**   A Confederate artillery gunner from the 1st Richmond Howitzers talking about the Battle of Malvern Hill where his battery faced off against the sharpshooters:  "We went in as a battery and came out a wreck."

**   Another wrote about the battle:  "[W]e came out with one gun, ten men and two horses, without firing a shot."

Pretty Effective Group Indeed.  --Old Secesh

Thursday, September 12, 2019

9-11 Disease Deaths Grow

From the September 11, 2018, Chicago Sun-Times "Deaths from 9/11 diseases will soon outnumber those lost on that day" by Nancy Cutler, USA Today Network.

In the 17 years since September 11, 2001 terrorist attacks, nearly 10,000 First Responders and others who were at the World Trade Center in New York City have been diagnosed with cancer.  More than 2,000 deaths have been attributed to 9/11 illnesses.

And, this article was a year ago.

And, these figures will get worse.  By the end of 2018 some expect that more people will have died from their toxic exposure from 9/11 than from the attacks.

Robert Reeg of Stony Point, New York, is a retired New York City fireman who was seriously injured in the South Tower collapse.  In the past 17 years he's seen many fellow First Responders fall victim to those illnesses.

"You lose track, there's so many of them," he said.    As for his own health risks, he said he doesn't dwell on it.  "It's at the back of your mind.  But you can't let it control you."

Continued On My Running the Blockade Blog.  --Old Secesh

"Where Were You (When the World Stopped Turning)?"-- Part 5

This was supposed to have been posted yesterday on the actual anniversary, but unfortunately we lst our internet access, so I will go with it today.

I am doing the lyrics to the song that really sums up that day 18 years ago, "Where Were You (When the World Stopped Turning)' by Alan Jackson.  I already had four parts yesterday on my blogs.


Did you lay down at night and think of tomorrow

Go out and buy a gun?

Did you turn off that violent old movie you're watchin'

And turn on "I Love Lucy" reruns?

Did you go to church and hold hands with some strangers

Stand in line to give your own blood?

Did you stay at home and cling tight to your family

Thank God you had somebody to love?


When they put out the desperate calls for blood for the Twin Towers, I greatly doubted taht there would be any survivors from that catastrophe.

Tuesday, September 10, 2019

Berdan's Sharpshooters-- Part 7: Engagements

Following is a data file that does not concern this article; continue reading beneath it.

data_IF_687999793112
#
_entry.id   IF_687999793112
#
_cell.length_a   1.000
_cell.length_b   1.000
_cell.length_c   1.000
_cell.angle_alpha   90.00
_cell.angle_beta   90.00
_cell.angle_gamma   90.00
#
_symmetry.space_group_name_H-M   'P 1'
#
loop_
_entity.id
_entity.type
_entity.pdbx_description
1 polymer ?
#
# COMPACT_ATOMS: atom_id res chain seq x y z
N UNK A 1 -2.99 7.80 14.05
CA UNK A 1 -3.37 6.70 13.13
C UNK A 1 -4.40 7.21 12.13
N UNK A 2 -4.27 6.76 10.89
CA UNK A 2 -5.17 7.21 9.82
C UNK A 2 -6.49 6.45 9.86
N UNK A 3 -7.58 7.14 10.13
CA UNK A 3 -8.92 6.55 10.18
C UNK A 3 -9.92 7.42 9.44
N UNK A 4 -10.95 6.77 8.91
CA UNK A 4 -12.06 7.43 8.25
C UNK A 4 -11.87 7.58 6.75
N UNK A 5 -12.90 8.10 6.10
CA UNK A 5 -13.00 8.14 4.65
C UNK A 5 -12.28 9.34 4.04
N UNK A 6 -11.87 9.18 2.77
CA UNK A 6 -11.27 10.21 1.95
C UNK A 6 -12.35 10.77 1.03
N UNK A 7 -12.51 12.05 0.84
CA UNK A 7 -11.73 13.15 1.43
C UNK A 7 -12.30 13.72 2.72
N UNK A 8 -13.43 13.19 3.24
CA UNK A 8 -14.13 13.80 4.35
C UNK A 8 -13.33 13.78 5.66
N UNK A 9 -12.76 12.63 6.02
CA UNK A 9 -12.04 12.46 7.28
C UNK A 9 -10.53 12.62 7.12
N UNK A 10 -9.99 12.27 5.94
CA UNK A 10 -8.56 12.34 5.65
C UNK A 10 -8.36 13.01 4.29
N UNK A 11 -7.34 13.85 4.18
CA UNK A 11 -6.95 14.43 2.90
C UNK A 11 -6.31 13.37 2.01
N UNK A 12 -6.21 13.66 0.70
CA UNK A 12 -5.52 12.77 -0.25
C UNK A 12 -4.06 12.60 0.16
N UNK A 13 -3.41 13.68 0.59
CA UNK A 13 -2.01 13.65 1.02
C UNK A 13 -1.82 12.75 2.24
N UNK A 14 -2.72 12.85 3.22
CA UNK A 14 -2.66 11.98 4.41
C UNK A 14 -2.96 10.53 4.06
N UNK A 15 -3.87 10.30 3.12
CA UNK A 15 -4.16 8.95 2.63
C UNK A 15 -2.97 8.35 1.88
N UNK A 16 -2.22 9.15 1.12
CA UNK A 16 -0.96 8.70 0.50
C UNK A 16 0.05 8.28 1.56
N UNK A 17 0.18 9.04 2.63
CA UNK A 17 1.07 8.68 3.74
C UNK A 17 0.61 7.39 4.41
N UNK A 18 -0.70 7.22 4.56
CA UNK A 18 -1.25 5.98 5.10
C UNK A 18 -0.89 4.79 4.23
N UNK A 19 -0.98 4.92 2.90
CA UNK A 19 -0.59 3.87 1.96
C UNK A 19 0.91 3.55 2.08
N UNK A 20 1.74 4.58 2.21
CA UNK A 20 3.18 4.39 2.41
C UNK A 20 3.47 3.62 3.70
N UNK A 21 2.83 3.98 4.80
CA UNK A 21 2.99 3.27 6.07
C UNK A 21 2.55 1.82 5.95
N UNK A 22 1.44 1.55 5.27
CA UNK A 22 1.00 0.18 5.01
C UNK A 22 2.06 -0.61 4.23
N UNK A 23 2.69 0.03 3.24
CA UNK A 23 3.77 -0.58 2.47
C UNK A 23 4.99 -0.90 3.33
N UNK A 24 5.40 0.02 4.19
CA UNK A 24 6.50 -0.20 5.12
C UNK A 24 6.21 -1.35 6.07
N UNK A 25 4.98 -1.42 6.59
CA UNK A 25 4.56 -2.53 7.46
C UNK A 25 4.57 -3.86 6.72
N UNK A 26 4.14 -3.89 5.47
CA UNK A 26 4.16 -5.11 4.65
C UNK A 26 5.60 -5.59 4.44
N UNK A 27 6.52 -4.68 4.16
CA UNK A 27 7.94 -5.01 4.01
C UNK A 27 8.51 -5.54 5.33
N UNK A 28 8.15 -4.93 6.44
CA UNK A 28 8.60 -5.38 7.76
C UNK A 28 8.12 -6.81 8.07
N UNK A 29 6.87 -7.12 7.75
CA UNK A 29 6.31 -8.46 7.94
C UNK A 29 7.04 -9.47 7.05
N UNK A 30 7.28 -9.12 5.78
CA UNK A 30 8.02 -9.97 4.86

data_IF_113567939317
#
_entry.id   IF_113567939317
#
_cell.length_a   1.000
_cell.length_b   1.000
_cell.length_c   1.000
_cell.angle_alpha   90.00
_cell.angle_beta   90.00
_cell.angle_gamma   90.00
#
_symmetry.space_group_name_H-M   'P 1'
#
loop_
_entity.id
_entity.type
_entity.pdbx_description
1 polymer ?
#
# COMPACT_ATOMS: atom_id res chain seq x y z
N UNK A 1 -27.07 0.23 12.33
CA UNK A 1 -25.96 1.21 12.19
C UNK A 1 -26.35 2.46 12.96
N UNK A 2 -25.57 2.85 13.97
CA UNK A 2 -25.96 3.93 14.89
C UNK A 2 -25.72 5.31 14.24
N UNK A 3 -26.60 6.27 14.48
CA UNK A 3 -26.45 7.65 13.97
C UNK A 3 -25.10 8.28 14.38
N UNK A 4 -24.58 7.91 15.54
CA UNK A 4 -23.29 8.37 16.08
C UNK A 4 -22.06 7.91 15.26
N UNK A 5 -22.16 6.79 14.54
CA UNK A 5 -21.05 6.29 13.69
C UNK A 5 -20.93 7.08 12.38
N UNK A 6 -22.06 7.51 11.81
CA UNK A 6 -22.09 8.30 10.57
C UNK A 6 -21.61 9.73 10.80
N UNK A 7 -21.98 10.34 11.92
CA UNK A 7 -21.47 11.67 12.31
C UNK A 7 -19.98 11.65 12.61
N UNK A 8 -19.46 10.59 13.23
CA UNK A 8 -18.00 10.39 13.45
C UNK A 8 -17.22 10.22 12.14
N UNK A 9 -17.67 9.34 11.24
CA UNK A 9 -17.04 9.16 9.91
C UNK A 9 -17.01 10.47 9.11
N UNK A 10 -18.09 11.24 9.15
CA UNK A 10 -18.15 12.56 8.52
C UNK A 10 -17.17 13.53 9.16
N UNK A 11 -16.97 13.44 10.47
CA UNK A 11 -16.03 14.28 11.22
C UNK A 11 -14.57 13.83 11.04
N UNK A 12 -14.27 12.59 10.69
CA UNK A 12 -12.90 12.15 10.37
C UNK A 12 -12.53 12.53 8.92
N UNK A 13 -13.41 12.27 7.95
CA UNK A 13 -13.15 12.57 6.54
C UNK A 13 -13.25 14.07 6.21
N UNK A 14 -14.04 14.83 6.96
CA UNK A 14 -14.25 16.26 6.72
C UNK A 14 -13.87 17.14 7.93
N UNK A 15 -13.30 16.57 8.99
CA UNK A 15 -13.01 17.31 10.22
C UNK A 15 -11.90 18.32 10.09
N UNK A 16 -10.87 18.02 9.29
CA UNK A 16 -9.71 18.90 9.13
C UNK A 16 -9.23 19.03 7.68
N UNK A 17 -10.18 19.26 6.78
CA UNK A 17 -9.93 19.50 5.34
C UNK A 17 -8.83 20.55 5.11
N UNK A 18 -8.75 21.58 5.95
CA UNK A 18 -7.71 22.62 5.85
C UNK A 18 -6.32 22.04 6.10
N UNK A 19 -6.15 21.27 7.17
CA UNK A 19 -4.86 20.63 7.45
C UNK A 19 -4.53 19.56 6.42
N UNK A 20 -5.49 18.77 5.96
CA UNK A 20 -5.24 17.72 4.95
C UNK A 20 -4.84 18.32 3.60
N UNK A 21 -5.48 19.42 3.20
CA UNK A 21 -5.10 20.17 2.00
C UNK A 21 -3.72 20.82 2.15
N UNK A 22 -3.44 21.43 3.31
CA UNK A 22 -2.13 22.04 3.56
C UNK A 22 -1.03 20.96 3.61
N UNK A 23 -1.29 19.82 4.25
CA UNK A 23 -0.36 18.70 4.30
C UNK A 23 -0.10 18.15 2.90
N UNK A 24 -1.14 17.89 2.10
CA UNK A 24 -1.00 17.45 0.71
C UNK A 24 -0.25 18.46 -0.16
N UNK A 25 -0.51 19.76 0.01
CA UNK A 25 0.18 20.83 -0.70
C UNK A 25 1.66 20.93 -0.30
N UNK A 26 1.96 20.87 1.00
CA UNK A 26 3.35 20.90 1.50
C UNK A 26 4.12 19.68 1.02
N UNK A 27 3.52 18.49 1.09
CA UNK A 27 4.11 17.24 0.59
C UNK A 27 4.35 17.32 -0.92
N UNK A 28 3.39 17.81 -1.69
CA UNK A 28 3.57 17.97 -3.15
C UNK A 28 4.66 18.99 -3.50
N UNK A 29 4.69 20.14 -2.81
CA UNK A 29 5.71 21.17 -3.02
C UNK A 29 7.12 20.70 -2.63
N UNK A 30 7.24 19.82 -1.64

Berdan's Sharpshooters saw action at the Battle of Malvern Hill on July 1, 1862.  There, in just ten minutes, they wrecked the Confederate 1st Richmond Howitzers regiment.

Again, they were prominent at the Battle of Antietam on September 17, 1862 at the Cornfield, but with heavy losses where the 2nd U.S. Sharpshooters had 13 officers killed and wounded and 54 enlisted men killed, wounded or missing.

What probably was the Sharpshooters' defining moment came at the Battle of Gettysburg on July 2, 1863, during Longstreet's advance at the Little Round Top.

This was Hiram Berdan's last time with his group as he was promoted to division command and a year later resigned.    That December, 1863, the two regiments were merged, but never again used in the role for which they were created.

--Old Secesh

Sunday, September 8, 2019

Learn All About Yankee Buzzards at MCCWRT Meeting Tuesday

This Tuesday, September 10, the McHenry County Civil War Round Table (MCCWRT) will find out all there is to know about "The Yankee Buzzard Regiment."

The meeting takes place at 7 p.m. at the Woodstock Library in Woodstock, Illinois.  Our speaker will be Jerry Allen.  Everyone invited.

The library is located at 414 West Judd Street, just a couple blocks off the historic 1850s Woodstock square where much of the movie "Groundhog Day" was filmed.

Some of the members will be meeting at 5:30 p.m. at 3 Brothers Restaurant on Illinois Highway 47.  Grab a bite to eat and talk about whatever (not just Civil War).

Then Saturday, September 28, the MCCWRT Discussion group meets at Panera Bread in Crystal Lake, Illinois, 6000 Northwest Highway (US-14) at 10:00 a.m..  This month's discussion is about the Chickamauga/Chattanooga Campaign."

Come see  how long we stay on topic.

I Couldn't Find Anything About a Yankee "Buzzard Regiment" So This Will Be Interesting.--Old Secesh

Friday, September 6, 2019

Berdan's Sharpshooters-- Part 6: Their Weapon of Choice, the M-1859 Sharps Rifle

From the July 2019 America's Civil War magazine.

Three features made the M-1859 Sharps such a fine weapon:  loading design, action and ammunition.

It was the brainchild of Connecticut gunsmith Christian Sharps as an update to his 1848 concept for a percussion lock breechloader.  This was at the time when most firearms loaded through the muzzle.  A gun that could be loaded from the breech offered many advantages, especially to a sharpshooter.

Standing a rifle on its butt and fumbling with powder, ball and ramrod would give away a sharpshooter's position.  But a breechloader enabled him to reload effortlessly, no matter what position he was in.  They could load the single shot and shoot downrange up to ten well-aimed rounds a minute, nearly triple of what a muzzle loader could do.

The design of the rifle caused rounds to leave the barrel at 1,200 feet per second, compared to a muzzle loaders 900 feet.  This gave it a flatter long-range trajectory.

--Guns, Guns.  --Old SeceshBang

Thursday, September 5, 2019

Berdan's Sharpshooters-- Part 5: Joe's Eye Problems